• #10 (with spinach) and #31 (without spinach) out of 245 meals analysed for the low carb diabetes ranking,
  • #18 and 52 on the therapeutic ketosis ranking, and
  • #26 and 64 on the overall nutrient density ranking.

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It seems it’s not just the low carbers, “ketonians”[12] and people battling diabetes who are training their bodies to burn fat more efficiently.  Maximising your ability to burn fat is critical even if you are extremely metabolically healthy.

The chart below shows comparison of the fat oxidation rate of well trained athletes (WT) versus recreationally (RT) athletes (who are not necessarily following a low carb diet).[13]  The well trained athletes are clearly oxidising more fat, which enables them to put out a lot more power (measured in terms of their VO2max).   It seems that you ability to efficiently burn fat for fuel it a key component of what sets the elite apart from the amateurs whether you call yourself vegan, ketogenic or a fruitarian.[14]

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While carbohydrates help to produce maximal explosive power, it seems that the glucose turbocharger works best when it sits on a big power fat fueled motor.  According to Peter Defty (who spent the last couple of years helping 2016 Tour de France second place getter Romain Bardet refine his ability as a fat adapted athlete using his Optimised Fat Metabolism protocol), fat can yield more energy more efficiently with less oxidative stress which requires less recovery time.[15]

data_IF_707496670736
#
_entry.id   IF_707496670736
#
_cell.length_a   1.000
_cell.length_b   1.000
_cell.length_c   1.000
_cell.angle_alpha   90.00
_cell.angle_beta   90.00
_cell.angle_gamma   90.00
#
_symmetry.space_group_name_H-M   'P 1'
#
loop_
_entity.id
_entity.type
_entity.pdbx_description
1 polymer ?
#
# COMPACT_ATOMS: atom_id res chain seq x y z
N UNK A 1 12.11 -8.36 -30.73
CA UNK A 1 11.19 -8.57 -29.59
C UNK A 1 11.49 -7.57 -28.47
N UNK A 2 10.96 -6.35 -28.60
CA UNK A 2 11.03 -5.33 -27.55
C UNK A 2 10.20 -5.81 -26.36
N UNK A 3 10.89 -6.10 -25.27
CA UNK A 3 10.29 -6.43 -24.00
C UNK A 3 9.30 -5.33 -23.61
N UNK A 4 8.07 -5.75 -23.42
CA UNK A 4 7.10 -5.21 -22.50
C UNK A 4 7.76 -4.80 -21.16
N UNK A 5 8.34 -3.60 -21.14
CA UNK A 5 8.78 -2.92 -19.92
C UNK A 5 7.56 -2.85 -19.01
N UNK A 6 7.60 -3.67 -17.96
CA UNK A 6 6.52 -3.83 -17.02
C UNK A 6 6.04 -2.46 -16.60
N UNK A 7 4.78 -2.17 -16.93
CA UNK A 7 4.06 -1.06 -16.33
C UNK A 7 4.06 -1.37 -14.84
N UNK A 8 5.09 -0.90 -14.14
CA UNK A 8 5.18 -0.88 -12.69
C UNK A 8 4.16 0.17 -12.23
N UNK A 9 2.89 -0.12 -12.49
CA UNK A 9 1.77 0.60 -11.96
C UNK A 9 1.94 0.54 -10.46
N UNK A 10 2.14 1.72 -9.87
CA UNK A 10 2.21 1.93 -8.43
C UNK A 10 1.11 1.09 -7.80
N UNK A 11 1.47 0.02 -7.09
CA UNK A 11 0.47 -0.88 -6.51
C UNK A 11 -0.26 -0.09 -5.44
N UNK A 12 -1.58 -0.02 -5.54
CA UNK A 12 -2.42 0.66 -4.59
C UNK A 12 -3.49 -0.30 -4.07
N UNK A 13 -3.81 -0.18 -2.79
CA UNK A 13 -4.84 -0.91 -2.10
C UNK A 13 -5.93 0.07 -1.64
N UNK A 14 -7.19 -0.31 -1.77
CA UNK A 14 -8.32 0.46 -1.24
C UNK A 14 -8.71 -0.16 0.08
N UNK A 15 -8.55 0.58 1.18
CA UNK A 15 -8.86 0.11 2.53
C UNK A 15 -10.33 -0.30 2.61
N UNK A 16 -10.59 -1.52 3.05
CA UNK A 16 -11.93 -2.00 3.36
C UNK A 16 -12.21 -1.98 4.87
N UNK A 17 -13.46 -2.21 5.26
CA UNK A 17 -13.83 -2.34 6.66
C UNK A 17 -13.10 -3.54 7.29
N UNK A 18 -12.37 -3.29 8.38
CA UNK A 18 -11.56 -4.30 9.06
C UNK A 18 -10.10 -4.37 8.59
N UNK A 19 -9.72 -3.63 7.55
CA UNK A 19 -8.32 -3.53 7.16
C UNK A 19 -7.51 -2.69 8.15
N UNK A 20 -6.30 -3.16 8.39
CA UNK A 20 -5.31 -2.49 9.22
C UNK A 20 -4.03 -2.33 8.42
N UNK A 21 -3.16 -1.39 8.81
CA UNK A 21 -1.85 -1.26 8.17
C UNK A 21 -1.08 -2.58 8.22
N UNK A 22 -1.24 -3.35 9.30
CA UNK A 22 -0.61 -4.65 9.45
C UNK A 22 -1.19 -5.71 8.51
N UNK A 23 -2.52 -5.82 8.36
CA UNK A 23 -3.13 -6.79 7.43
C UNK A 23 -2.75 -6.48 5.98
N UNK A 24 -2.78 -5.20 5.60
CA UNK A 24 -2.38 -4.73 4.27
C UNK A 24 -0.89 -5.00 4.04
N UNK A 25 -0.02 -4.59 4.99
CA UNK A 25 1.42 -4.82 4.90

Dr Morton also understand the importance of keeping carbohydrates low to maximise mitochondrial biogenesis and to access fat stores.  If you want to learn more about his thinking on the use of diet to drive mitochondrial biogenesis you might be interested in checking out his array of published papers on the topic.[16] [17] [18] [19] [20] [21] [22]   On the topic of carbohydrate intake Morton says:

Amateur riders are taught the importance of carbohydrates for training and racing, perhaps too much actually.

From our research at Liverpool John Moores University, we now know that deliberately restricting carbs around carefully chosen training sessions can actually enhance training adaptations.

But then of course we must ensure higher carbohydrate intakes for key training sessions and hard stages in racing.

I believe this concept of periodising daily carbohydrate intake is the most exciting part of sports nutrition in the last decade and our challenge now is to address how best we do this practically.